"We will provide manifests and so on and try to assist, but clearly that is a Cuba national thing which exists today," Donald said. "And for the most accuracy people should contact the Cuban Embassy."
"Our understanding is that those who emigrated prior to January 1, 1971, have to get a special visa if they were born in Cuba," he said. "Those who emigrated after January 1, 1971, will have to have a Cuba passport," noting that those are the current requirements if travelers want to travel by air, and Carnival believes the requirements will be similar.
El Nuevo Herald, the Spanish language newspaper that's a sister publication to the Miami Herald, asked Donald (on a press conference call Friday) about the timing for those seeking to book, as the Cuban government is notoriously slow for paperwork processing.
For anyone who needs a Cuban passport or visa, "yes, it will take some time," Donald acknowledged, but added that the line is just beginning to sail and people who book typically do so well in advance.
|Fathom's itinerary will visit Havana on the northern Cuban coast as well as Cienfuegos and Santiago de Cuba on the southern and southeastern coasts, respectively. // Photo by Fathom|
During each sailing, Fathom will visit Havana, Cienfuegos and Santiago de Cuba, three ports of call for which Carnival Corporation has obtained berthing approval. Having approval for a berth is critical for any cruise line to sail to Cuba. Infrastructure is limited.
Donald said he's proud to know "the reach" of the Cuban government's decision goes beyond Fathom and even beyond all Carnival Corp. brands. It applies to other lines as well. "The opportunity to see and visit Cuba by sea is now available to everyone," Donald said.
However, don't expect to see any other Carnival brands announcing Cuba cruises until this fall, at least. Since Fathom is the first, Carnival Corporation wants to see how it goes and gain experience prior to adding a ship from another brand.
Cruise Lines International Association (CLIA), the industry trade association, also issued a statement Friday welcoming what it termed "the Cuban government’s positive and fair decision to allow all American citizens equal opportunity to visit Cuba." CLIA cited the power of travel to bring learning and understanding between nations and cultures.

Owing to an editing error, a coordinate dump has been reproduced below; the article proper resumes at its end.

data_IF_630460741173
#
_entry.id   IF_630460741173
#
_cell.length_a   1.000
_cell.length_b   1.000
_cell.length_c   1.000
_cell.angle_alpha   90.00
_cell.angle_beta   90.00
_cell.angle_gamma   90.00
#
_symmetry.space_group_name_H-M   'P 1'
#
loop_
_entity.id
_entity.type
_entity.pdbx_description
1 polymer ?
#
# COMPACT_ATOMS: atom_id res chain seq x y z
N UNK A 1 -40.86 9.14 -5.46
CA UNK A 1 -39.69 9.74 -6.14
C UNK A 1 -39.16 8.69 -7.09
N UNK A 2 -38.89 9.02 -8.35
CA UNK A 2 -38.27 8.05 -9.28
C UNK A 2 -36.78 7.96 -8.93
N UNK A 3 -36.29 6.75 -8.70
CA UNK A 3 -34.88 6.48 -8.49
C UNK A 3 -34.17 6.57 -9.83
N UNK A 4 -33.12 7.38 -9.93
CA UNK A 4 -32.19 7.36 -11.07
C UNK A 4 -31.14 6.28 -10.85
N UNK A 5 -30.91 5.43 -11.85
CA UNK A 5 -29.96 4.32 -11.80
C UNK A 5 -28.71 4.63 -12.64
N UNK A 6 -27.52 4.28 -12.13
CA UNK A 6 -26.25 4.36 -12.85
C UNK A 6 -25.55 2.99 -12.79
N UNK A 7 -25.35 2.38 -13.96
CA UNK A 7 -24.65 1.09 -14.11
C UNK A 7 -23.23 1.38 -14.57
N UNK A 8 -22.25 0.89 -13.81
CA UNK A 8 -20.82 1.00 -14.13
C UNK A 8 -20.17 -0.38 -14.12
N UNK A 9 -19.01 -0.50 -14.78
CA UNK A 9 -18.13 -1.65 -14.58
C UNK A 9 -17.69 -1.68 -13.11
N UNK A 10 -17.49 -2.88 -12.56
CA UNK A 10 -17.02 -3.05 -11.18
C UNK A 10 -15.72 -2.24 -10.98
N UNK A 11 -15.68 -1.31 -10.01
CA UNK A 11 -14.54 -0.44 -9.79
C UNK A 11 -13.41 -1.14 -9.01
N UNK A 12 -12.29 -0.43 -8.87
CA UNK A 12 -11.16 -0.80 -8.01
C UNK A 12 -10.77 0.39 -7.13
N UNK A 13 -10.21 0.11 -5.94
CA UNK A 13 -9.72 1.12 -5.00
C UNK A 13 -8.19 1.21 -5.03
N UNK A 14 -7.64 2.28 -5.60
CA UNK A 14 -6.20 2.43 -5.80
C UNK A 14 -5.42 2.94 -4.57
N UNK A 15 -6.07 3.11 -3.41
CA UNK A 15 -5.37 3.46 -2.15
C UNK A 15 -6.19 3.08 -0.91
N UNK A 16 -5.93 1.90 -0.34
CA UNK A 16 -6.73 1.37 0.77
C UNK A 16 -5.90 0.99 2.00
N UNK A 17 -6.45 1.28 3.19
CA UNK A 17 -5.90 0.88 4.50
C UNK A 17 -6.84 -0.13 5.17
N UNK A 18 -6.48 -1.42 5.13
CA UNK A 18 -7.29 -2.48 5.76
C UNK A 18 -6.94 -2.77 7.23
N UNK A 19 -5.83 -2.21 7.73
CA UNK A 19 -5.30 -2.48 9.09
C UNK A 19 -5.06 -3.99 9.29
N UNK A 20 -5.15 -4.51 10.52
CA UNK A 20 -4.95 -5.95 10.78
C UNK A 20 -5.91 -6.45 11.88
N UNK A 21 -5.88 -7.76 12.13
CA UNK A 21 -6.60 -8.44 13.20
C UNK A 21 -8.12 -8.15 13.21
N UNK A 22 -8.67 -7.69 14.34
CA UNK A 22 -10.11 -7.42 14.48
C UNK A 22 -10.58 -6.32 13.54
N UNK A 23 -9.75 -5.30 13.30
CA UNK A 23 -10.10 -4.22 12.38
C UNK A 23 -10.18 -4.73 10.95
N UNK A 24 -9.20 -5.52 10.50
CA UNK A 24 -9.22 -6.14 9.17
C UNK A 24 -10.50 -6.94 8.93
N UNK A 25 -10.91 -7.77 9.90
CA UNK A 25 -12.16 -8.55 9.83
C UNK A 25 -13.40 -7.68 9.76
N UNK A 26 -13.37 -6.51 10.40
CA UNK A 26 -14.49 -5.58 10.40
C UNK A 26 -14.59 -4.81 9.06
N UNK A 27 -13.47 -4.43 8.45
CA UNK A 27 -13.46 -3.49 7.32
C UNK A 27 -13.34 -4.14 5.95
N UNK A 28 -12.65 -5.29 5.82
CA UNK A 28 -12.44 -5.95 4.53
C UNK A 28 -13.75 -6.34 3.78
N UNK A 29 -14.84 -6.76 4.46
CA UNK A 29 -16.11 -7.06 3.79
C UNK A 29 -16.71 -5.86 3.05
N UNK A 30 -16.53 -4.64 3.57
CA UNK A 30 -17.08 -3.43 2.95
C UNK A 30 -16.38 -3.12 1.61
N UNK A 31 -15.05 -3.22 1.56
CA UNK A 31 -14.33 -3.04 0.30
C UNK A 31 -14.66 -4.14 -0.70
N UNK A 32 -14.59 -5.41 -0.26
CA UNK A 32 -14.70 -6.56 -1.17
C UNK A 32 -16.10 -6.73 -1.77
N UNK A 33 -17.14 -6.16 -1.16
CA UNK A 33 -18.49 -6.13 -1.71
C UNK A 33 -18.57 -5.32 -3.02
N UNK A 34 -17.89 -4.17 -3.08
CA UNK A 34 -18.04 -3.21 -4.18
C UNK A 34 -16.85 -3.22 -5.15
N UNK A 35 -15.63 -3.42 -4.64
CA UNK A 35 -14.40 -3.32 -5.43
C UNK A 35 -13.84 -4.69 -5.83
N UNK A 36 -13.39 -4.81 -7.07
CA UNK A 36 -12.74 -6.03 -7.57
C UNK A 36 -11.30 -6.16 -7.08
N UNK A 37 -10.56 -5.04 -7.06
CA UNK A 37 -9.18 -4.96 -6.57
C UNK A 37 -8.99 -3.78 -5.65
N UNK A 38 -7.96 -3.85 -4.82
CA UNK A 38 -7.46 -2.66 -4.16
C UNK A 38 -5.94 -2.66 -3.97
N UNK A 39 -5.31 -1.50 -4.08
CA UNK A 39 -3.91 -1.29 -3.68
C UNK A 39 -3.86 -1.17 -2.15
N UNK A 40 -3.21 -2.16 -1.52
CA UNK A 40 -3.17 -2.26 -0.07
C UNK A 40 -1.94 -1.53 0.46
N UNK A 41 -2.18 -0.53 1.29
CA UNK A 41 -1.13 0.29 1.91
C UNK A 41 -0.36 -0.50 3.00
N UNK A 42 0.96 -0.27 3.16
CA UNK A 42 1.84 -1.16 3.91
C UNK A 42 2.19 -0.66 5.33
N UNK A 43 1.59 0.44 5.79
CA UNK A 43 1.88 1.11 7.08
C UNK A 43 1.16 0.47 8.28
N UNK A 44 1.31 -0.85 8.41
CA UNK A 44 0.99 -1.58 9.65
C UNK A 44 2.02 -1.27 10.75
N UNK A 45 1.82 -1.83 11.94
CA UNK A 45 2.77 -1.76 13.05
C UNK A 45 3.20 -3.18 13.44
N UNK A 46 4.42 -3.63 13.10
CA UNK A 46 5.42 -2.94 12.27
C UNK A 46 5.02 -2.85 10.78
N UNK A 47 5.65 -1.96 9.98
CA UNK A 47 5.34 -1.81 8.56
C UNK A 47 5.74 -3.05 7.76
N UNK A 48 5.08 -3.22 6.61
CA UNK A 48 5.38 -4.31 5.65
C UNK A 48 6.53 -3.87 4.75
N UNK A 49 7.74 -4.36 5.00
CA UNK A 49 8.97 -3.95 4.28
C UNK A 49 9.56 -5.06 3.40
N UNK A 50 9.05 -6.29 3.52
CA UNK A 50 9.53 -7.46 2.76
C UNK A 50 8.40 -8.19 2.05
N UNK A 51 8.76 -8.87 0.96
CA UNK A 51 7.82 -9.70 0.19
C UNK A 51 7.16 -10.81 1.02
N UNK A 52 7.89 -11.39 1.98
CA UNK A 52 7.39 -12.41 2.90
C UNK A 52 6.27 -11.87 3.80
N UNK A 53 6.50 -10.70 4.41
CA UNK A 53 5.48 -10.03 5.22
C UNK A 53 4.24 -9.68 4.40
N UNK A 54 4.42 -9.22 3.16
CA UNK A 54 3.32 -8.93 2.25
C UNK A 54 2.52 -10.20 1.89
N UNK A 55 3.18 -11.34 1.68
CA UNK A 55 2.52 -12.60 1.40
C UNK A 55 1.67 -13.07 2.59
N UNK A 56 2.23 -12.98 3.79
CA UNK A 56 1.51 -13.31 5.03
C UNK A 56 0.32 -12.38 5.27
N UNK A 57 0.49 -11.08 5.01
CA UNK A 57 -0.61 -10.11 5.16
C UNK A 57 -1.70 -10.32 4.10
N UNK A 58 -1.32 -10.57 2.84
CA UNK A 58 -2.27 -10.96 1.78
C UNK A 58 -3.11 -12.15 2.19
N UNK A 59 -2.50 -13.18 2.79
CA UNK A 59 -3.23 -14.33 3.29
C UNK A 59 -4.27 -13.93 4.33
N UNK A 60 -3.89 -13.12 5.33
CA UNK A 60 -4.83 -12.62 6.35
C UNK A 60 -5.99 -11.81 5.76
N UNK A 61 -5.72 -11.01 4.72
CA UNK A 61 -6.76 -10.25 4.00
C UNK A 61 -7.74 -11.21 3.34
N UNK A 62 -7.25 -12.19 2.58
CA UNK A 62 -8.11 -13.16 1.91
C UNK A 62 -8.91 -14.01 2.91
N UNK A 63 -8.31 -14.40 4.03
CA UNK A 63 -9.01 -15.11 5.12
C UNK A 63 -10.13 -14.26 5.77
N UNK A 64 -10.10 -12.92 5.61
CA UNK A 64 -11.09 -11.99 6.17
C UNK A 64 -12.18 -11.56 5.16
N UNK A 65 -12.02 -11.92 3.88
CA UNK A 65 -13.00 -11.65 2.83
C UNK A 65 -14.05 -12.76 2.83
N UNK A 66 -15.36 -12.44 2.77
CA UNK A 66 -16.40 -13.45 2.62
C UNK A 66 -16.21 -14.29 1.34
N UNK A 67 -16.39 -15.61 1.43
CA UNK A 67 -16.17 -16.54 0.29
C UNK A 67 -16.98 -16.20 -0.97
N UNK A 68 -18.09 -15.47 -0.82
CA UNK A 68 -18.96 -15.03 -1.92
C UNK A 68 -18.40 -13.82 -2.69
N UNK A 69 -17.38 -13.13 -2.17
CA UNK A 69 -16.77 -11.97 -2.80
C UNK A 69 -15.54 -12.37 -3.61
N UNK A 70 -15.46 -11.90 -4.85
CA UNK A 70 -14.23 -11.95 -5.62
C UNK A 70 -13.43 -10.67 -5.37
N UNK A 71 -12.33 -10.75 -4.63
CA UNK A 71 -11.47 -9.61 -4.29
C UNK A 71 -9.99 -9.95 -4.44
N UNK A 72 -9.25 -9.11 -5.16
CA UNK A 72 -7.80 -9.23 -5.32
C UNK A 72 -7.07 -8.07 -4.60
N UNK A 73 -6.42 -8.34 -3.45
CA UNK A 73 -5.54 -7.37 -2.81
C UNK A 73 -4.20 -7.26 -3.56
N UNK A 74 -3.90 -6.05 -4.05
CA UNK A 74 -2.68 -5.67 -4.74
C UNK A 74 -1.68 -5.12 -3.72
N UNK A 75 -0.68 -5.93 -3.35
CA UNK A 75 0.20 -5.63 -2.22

"Further, CLIA fully supports the rights of all people to travel freely and have the opportunity to experience a wide range of destinations," the statement said. "Every step that nations take towards open access and free interchange between citizens is a step in the right direction."
Similarly, Frank Del Rio, president and CEO, Norwegian Cruise Line Holdings, who was born in Cuba and immigrated to the U.S. in 1961, said he was extremely pleased with the announcement that all Americans, regardless of birth place, will be able to sail to Cuba onboard a cruise ship. "Our Oceania Cruises brand continues discussions with Cuban officials seeking approval to commence cruises to Cuba later this year," he said.
Del Rio continued: "I had every confidence that the Cuban government would allow its natural born citizens to visit the island nation by cruise ship as they have allowed Cuban Americans to travel by air for years. I am encouraged to see that the governments of both Cuba and the United States continue to institute constructive resolutions to issues across a wide spectrum, including the lifting of remaining restrictions on travel for American citizens."
Layton, previously a Holland America Line cruise director and airline flight attendent, has owned his Cruise Planners franchise for three years. "I’m excited to see Cuba for the first time and meet family members who I otherwise may have not had the opportunity to know," he says.
Dale adds: “I can’t wait to see those beautiful cars of the 50s.”